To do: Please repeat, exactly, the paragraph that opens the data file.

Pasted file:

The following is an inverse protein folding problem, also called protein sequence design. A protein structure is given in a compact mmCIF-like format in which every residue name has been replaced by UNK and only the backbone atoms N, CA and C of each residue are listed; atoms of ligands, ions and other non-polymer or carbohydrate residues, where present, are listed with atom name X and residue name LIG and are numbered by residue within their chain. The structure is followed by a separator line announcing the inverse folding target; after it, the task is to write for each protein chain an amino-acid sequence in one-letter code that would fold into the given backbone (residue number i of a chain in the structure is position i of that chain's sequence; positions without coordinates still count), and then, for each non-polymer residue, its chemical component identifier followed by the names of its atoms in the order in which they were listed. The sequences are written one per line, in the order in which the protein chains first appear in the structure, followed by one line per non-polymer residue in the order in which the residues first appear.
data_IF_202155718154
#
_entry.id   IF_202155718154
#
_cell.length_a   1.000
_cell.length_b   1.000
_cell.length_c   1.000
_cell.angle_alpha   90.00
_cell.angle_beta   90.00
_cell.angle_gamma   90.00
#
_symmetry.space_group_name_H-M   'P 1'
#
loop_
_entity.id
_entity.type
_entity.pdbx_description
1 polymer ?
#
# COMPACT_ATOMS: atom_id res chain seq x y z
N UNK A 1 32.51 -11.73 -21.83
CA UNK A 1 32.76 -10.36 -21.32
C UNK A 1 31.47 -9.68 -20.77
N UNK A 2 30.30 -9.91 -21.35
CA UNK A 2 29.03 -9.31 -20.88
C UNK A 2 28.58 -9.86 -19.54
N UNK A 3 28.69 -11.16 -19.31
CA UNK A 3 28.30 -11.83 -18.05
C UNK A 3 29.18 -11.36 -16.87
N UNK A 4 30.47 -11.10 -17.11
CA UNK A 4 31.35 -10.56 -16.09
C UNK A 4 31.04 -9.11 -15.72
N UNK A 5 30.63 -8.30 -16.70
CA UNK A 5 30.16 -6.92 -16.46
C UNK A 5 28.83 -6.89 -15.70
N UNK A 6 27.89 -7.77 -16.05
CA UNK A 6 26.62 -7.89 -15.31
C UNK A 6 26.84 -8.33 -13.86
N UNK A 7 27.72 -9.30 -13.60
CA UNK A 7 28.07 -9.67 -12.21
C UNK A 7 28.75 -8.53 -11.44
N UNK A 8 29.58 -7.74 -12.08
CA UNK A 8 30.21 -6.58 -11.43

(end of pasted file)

The following is an inverse protein folding problem, also called protein sequence design. A protein structure is given in a compact mmCIF-like format in which every residue name has been replaced by UNK and only the backbone atoms N, CA and C of each residue are listed; atoms of ligands, ions and other non-polymer or carbohydrate residues, where present, are listed with atom name X and residue name LIG and are numbered by residue within their chain. The structure is followed by a separator line announcing the inverse folding target; after it, the task is to write for each protein chain an amino-acid sequence in one-letter code that would fold into the given backbone (residue number i of a chain in the structure is position i of that chain's sequence; positions without coordinates still count), and then, for each non-polymer residue, its chemical component identifier followed by the names of its atoms in the order in which they were listed. The sequences are written one per line, in the order in which the protein chains first appear in the structure, followed by one line per non-polymer residue in the order in which the residues first appear.